This is the first in a three part series from the Chesapeake Dental Education Center (CDEC) covering the topic of treating the worn dentition. Part I will focus on diagnosis and etiology. Part II will cover esthetics, the first phase of treatment planning, and Part III will cover occlusal issues relative to treatment planning.
Classically, in dental school, we are taught how to diagnose and treat periodontal disease and caries. In fact, dentistry has done such a good job treating dental disease and teaching preventive care that more and more people are keeping their teeth longer and longer. This has created an ever-increasing dilemma – more people with worn teeth and little to no dental school training in how to treat them.
As teeth wear, compensatory changes occur. Teeth will tend to stay in contact even though they are diminishing in size. As teeth change their positions to stay in contact, the position of the entire alveolar housing surrounding them will change. Often, it becomes difficult to imagine what the dentition looked like in youth, before the wear problem began. In other words, many of the wear cases are a problem of tooth position. And the two factors involved in determining ideal tooth position are esthetics and occlusion.
Diagnosing the Etiology
In our practice, we often see patients with moderate to advanced wear, that when asked about the condition of their teeth, tell us their dentist told them they grind their teeth. However, when we ask them about grinding their teeth, they tell us they are unaware of it.
Historically, tooth wear has been related to bruxism. But now, it is commonly known there are other etiologic factors – erosion, both intrinsic and extrinsic, abrasion, abfraction and parafunctional habits other than bruxism. Properly diagnosing the etiology allows both the dentist and the patient to understand the risk assessment of performing treatment.
Attrition is the loss of tooth structure by mechanical forces from opposing teeth. The most common cause of attrition is bruxism. Functional actions, such as chewing, speaking and swallowing, usually put very little force on the opposing teeth. Parafunctional habits, such as clenching and grinding, fingernail biting or cuticle biting, place greater amounts of force on the opposing teeth.
Erosion is the irreversible loss of tooth structure due to chemical dissolution by acids not of bacterial origin. The source of the acidity can be either extrinsic (like citrus fruits or carbonated beverages), intrinsic (like gastric reflux or bulimia), or both.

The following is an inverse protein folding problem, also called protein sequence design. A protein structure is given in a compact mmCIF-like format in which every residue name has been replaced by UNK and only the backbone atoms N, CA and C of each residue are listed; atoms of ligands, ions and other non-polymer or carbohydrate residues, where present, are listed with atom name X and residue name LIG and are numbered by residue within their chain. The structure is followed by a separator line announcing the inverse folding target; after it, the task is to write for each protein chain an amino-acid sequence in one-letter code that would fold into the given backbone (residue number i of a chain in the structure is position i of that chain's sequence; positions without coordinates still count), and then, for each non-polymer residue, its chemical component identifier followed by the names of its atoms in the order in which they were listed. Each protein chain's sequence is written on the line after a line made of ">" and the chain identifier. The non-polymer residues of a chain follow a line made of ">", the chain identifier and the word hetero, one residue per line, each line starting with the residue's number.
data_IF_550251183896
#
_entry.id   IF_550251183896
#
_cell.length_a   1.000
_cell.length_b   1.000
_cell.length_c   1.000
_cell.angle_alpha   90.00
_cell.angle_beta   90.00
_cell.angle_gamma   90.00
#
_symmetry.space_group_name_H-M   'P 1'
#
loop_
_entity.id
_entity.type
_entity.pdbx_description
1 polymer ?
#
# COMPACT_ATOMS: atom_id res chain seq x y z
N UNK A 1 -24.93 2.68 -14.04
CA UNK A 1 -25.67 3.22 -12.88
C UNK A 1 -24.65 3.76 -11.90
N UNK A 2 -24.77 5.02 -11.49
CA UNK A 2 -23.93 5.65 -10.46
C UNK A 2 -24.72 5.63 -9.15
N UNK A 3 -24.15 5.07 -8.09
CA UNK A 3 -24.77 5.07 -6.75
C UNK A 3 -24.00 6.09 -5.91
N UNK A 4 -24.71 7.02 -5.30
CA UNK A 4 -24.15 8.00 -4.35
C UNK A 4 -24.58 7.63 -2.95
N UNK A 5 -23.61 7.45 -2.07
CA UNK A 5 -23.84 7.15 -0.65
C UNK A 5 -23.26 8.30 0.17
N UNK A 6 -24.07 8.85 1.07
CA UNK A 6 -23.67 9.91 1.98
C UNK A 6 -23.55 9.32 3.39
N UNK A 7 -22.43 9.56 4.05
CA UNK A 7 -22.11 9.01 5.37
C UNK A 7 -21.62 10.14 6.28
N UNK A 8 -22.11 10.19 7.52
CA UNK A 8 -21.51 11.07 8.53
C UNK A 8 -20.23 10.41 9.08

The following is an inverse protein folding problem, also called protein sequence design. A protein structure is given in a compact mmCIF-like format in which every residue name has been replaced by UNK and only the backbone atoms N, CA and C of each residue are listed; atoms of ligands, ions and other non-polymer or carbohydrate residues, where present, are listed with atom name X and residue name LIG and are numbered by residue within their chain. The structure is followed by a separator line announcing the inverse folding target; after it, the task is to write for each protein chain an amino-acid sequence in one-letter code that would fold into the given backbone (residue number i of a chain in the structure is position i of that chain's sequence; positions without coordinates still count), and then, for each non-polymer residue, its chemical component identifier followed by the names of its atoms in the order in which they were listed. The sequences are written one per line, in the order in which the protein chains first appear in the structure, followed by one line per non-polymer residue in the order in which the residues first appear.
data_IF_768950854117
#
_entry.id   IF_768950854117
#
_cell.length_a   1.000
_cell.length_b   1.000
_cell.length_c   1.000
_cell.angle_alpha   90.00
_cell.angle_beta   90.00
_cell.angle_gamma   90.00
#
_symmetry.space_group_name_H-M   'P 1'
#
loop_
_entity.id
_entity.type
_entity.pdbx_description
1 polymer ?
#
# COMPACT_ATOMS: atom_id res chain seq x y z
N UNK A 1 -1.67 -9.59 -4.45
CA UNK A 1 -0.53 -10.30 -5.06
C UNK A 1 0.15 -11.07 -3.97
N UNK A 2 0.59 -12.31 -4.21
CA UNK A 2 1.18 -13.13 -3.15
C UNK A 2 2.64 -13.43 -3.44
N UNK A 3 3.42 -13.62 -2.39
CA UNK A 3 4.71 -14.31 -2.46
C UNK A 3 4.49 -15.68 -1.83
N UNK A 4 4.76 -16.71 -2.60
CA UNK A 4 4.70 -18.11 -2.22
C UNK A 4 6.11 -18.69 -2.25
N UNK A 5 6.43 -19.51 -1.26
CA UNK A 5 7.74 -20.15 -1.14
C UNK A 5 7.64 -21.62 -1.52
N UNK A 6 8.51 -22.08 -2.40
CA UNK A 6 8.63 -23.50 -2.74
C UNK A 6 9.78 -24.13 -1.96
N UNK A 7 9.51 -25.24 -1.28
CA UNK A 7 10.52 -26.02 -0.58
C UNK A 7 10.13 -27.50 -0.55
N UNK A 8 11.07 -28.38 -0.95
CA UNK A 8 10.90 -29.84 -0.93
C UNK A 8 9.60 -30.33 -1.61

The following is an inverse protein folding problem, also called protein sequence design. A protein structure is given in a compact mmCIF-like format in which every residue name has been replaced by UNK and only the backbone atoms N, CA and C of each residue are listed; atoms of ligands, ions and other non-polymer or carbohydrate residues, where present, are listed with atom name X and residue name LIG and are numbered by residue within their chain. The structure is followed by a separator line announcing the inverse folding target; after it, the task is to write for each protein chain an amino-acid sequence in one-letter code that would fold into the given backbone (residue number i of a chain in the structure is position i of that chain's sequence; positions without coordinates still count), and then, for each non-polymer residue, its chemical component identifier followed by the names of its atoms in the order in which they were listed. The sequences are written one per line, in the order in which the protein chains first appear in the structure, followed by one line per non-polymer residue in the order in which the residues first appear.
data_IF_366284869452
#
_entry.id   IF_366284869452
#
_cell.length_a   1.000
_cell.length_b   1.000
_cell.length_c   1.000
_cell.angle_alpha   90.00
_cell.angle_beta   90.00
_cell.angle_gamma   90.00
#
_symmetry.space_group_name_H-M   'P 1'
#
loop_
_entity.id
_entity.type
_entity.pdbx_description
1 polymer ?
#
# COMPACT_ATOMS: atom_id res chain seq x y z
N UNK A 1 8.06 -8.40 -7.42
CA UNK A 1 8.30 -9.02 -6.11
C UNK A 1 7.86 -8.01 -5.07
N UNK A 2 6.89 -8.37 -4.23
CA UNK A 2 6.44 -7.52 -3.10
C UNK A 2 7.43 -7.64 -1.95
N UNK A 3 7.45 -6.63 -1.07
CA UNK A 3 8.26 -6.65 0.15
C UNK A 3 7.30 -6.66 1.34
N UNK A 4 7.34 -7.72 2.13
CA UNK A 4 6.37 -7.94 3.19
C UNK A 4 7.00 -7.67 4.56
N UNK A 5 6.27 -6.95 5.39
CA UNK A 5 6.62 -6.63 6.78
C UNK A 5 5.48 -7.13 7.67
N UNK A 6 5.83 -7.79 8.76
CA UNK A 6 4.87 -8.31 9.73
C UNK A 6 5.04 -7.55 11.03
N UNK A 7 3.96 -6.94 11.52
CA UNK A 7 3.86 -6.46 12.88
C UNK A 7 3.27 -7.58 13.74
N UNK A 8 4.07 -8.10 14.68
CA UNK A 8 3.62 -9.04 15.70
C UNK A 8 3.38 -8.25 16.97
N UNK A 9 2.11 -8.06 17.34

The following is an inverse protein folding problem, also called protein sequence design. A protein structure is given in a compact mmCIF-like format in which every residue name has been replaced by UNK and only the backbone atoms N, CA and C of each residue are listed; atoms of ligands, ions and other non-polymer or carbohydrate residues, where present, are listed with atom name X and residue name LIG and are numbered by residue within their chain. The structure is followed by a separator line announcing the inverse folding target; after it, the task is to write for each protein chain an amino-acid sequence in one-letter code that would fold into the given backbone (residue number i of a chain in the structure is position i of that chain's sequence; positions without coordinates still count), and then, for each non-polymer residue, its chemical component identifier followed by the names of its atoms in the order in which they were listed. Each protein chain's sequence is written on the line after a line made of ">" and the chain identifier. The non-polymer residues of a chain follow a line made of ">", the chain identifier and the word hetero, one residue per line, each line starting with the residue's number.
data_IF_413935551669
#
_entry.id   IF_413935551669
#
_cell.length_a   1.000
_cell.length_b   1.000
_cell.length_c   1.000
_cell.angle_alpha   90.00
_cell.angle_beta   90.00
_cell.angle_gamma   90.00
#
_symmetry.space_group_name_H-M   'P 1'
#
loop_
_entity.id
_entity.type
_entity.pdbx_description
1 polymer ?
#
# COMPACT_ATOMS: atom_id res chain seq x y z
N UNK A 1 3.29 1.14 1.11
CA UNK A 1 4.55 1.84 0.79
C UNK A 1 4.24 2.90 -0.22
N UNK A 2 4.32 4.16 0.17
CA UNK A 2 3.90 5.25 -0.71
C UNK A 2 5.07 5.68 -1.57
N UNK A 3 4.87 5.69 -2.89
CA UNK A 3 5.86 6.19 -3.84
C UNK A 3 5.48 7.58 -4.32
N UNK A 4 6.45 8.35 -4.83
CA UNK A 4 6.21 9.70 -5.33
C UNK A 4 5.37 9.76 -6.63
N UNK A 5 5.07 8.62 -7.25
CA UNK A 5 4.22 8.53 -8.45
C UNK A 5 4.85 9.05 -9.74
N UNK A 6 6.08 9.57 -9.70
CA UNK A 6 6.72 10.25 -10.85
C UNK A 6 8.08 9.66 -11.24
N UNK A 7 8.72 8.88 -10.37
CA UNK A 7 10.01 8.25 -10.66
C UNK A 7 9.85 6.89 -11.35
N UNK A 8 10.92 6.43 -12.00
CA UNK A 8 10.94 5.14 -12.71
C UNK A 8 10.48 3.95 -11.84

Abrasion is the loss of tooth structure by mechanical forces from a foreign element. If this force begins at the cemento-enamel junction, then progression of tooth loss can be rapid since enamel is very thin in this region of the tooth. Once past the enamel, abrasion quickly destroys the softer dentin and cementum structures.
Abfraction is the pathologic loss of hard tooth substance caused by biomechanical loading forces. Such loss is thought to be due to flexural and chemical fatigue degradation of enamel and/or dentin from some location distant to the actual point of loading.
To determine which of these many factors are involved when evaluating a patient with tooth wear, a careful patient history and clinical examination are necessary. Some wear patterns are pathognomonic and easily diagnosed (like bulimia). Other patterns are more difficult to diagnose (like non-carious cervical lesions) and can be multifactorial. By identifying the source or sources of wear, the patient can be counseled to eliminate or control them and understand the risks involved with either treatment or non-treatment of their wear.
Our next two blogs will expose portions of our systematic treatment evaluation protocol (STEP™) that allow for an efficient and predictable process for determining the ideal tooth position for any patient.
“Restoring the Worn Dentition”
With Drs. Joe Passaro and Woody Wooddell
Bay View Dental Application Workshop
Day 1 – 8:00 a.m. to 5:00 p.m.
Day 2 – 8:00 a.m. to 1:00 p.m.
CE Credits: 12